Any time that you are being asked to step into someone else’s shoes and serve as their watchdog, you have a heightened moral responsibility to make sure that you’re minimizing the risk that they could be exposed to.
I’m not sharing stuff on social media, what other data might be accessible about my kid?
If you are using any smart devices in your home or any sensor-based devices, then they are going to pick up information about your children. So a Nest cam, a smart TV, or a smart diaper (which is a real thing).
Any device in your home that is taking in digital data and sharing it back to a software application or other type of digital infrastructure is taking your kid’s private information and having it leave your home.
That’s actually kind of terrifying. What’s the solution here? Are you advocating for parents to become technophobes or luddites?
So much about having a child these days is involved in setting them up for success by making sure that they have early interactions with tech. But it sounds like you’re saying to hold off on that.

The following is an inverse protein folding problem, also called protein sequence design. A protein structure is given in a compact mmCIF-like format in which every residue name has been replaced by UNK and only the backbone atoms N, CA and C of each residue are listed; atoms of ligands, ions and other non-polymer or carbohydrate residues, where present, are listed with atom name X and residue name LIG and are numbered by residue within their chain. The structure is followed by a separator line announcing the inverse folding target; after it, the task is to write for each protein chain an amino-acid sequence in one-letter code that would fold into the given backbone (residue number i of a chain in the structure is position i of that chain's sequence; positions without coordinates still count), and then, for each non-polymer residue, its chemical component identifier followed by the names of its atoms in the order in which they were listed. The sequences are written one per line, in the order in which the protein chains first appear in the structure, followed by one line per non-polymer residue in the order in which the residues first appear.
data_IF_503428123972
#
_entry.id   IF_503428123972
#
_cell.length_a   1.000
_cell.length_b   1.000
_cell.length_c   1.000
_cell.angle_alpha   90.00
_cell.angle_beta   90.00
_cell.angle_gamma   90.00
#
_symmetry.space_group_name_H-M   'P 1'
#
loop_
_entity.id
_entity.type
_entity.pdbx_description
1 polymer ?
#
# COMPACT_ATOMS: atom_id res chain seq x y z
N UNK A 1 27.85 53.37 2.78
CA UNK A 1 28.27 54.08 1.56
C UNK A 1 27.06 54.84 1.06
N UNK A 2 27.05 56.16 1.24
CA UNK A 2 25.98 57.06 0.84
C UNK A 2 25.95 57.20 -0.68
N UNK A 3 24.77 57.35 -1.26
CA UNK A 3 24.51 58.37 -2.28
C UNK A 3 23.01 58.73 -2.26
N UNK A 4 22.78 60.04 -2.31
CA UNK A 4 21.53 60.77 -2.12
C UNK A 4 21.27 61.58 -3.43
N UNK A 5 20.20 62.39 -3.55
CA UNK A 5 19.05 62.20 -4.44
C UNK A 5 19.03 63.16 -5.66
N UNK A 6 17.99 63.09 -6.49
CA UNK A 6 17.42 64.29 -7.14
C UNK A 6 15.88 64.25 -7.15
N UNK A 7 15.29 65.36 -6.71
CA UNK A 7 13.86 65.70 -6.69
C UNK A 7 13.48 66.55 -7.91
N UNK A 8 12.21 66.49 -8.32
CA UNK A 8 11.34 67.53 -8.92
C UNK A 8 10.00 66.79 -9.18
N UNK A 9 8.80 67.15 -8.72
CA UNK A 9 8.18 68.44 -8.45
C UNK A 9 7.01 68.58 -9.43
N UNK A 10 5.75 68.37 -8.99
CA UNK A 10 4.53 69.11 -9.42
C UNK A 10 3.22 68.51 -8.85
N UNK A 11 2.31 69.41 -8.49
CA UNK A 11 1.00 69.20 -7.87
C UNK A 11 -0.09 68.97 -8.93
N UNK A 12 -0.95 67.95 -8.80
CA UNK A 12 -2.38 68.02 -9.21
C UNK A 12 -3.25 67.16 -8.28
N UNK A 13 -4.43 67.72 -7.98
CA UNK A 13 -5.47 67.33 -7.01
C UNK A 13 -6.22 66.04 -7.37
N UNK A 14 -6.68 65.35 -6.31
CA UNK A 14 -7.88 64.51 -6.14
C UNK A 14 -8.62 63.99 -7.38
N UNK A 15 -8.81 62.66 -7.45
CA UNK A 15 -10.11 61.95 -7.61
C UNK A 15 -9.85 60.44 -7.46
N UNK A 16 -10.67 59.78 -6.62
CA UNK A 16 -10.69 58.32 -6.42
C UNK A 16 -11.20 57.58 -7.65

I am advocating that all of us start to just have more conversations about it and raise our own awareness. Parents should look for low-tech or no-tech ways to do particularly intimate things. So, for instance, going back to the smart diaper, if [there isn’t a medical reason for it], maybe just think about changing that diaper the old-fashioned way.
While I’m not advocating for parents to become technophobes, I am advocating for us to make values-based decisions and think when we are using a digital technology or service, whether it is social media to stay connected or an Alexa or other home assistant: Are the benefits from that outweighing the potential privacy risks and the potential downstream risks to children’s current and future opportunities?
It’s very reasonable for parents to say, “My social media settings are set to private so I feel pretty confident that the images aren’t being re-shared. I don’t really care if surveillance technology uses my kid’s pictures and it is worth it to me to stay connected to my family in Australia,” for instance.
I don’t advocate parents break their phones or go live in a hut in the woods. But I do advocate that we all raise our awareness that there are hidden costs and hidden risks to doing things digitally.
Author: Delia Paunescu